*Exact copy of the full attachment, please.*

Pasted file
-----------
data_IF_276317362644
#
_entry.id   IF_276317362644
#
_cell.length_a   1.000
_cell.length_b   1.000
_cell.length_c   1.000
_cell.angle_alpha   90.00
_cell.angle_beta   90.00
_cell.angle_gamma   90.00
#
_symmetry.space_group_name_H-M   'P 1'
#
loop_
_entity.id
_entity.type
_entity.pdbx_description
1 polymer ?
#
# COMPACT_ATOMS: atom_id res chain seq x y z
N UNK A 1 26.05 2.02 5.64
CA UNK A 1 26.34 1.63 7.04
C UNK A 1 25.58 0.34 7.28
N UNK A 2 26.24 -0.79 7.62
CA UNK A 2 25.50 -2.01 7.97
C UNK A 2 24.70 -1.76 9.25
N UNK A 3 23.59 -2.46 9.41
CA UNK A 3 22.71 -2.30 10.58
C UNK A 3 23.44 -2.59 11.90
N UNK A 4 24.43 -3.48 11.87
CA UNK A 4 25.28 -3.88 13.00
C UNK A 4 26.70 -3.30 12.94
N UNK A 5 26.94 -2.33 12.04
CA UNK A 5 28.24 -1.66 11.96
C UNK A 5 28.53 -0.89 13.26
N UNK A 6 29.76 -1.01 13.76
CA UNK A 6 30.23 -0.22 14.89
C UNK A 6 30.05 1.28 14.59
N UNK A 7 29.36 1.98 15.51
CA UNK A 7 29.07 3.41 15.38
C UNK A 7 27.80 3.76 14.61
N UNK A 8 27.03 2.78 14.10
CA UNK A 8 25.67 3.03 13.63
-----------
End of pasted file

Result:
data_IF_276317362644
#
_entry.id   IF_276317362644
#
_cell.length_a   1.000
_cell.length_b   1.000
_cell.length_c   1.000
_cell.angle_alpha   90.00
_cell.angle_beta   90.00
_cell.angle_gamma   90.00
#
_symmetry.space_group_name_H-M   'P 1'
#
loop_
_entity.id
_entity.type
_entity.pdbx_description
1 polymer ?
#
# COMPACT_ATOMS: atom_id res chain seq x y z
N UNK A 1 26.05 2.02 5.64
CA UNK A 1 26.34 1.63 7.04
C UNK A 1 25.58 0.34 7.28
N UNK A 2 26.24 -0.79 7.62
CA UNK A 2 25.50 -2.01 7.97
C UNK A 2 24.70 -1.76 9.25
N UNK A 3 23.59 -2.46 9.41
CA UNK A 3 22.71 -2.30 10.58
C UNK A 3 23.44 -2.59 11.90
N UNK A 4 24.43 -3.48 11.87
CA UNK A 4 25.28 -3.88 13.00
C UNK A 4 26.70 -3.30 12.94
N UNK A 5 26.94 -2.33 12.04
CA UNK A 5 28.24 -1.66 11.96
C UNK A 5 28.53 -0.89 13.26
N UNK A 6 29.76 -1.01 13.76
CA UNK A 6 30.23 -0.22 14.89
C UNK A 6 30.05 1.28 14.59
N UNK A 7 29.36 1.98 15.51
CA UNK A 7 29.07 3.41 15.38
C UNK A 7 27.80 3.76 14.61
N UNK A 8 27.03 2.78 14.10
CA UNK A 8 25.67 3.03 13.63